Our pursuits of holiness, whether our own or our spouse’s, are only ever incomplete pursuits. They are real and meaningful, but necessarily limited by the harsh reality that there is no perfection to be had on this side of the grave.
He told me he knew that marriage was designed not to make him happy, but to make him holy. He had accepted the wisdom in the phrase, and there is certainly an element of truth behind it: Marriage really can serve as a significant means of sanctification in the life of the believer and it really can foster growth in holiness. But as useful and challenging as the phrase is, it failed to address the question that had been nagging his mind of late: What if marriage isn’t making me as holy as I had hoped? And what if marriage isn’t making her as holy as I had hoped? If marriage is designed to make us holy, why are we still so unholy?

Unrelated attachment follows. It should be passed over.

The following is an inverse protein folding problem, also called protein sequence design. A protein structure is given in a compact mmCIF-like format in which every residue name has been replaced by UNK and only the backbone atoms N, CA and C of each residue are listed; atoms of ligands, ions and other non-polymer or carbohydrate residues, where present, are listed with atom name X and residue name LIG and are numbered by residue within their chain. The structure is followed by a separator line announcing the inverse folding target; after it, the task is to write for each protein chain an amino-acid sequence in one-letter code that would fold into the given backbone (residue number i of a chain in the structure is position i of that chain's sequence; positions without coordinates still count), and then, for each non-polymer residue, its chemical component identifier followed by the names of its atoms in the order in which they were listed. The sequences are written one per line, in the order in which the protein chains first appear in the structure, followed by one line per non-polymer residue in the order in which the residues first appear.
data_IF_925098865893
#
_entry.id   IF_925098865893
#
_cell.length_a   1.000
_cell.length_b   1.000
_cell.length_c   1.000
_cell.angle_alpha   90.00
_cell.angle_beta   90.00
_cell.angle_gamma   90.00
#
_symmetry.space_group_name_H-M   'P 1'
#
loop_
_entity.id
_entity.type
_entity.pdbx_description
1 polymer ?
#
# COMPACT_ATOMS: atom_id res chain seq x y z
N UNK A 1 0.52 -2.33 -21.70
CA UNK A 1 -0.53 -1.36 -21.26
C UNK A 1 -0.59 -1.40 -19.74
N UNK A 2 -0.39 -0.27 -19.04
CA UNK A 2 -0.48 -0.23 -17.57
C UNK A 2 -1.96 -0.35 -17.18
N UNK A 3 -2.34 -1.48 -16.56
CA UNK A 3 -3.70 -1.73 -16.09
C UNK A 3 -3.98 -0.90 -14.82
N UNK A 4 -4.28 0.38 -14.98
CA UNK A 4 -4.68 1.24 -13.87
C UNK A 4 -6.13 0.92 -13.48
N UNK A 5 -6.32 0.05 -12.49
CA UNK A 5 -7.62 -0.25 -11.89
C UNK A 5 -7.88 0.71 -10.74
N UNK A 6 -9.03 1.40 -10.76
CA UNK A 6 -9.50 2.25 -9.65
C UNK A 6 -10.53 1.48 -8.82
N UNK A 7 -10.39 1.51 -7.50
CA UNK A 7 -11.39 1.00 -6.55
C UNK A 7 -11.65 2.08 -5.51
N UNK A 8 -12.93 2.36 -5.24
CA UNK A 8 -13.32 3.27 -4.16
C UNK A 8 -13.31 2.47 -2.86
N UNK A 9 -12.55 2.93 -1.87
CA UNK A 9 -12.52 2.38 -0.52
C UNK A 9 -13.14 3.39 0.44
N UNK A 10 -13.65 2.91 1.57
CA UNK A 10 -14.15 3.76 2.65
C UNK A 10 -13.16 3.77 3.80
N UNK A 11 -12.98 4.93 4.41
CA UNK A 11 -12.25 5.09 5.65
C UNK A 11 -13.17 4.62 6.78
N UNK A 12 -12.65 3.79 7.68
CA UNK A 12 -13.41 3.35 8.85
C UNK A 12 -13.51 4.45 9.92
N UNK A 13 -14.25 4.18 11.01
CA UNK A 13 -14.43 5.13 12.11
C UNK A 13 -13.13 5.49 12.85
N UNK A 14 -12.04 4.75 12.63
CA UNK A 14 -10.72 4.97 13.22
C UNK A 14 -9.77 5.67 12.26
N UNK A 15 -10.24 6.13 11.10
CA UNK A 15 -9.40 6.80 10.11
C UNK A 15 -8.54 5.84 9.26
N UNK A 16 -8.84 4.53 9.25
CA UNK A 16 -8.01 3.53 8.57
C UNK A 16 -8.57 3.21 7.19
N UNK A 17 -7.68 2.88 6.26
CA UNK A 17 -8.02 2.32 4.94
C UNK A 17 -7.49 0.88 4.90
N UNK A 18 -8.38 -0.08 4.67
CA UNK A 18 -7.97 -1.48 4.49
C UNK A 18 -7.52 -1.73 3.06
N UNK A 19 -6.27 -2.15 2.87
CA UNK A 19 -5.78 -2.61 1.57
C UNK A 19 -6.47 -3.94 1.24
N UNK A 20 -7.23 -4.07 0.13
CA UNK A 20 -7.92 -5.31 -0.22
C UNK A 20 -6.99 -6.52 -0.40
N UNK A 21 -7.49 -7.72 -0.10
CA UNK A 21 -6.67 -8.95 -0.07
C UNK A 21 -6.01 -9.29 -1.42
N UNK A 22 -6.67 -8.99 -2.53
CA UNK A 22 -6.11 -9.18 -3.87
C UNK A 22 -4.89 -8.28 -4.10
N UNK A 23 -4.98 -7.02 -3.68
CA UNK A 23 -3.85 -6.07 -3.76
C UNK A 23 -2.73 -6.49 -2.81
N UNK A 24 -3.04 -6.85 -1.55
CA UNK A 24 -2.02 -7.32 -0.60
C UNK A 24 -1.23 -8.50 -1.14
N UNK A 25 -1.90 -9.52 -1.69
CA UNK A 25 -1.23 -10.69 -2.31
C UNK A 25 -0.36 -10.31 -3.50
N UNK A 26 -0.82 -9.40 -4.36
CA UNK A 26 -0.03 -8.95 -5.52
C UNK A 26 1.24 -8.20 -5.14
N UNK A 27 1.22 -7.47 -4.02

I think there come times of reckoning in the life of every believer where we are forced to ask, Is this all? Is this as holy as I’m going to get? Will that temptation I’ve been fighting for decades never loosen its grip? Will that habit I’ve been trying to break never fully disappear? Will that discipline I’ve been trying to establish never become easy? While I may be holier than I once was, it’s still shocking and disappointing how unholy I remain.
And then there come other times of reckoning where we turn those questions toward our spouse. Is this as holy as she is going to get? Will that temptation he has been fighting never fully loosen its grip? Will that bad habit never disappear from her life? Will that discipline I so want him to put on never become established and easy? While our spouse may be holier than he or she once was, it’s still shocking how unholy a person can remain, even after many years of Christian living and Christian marriage.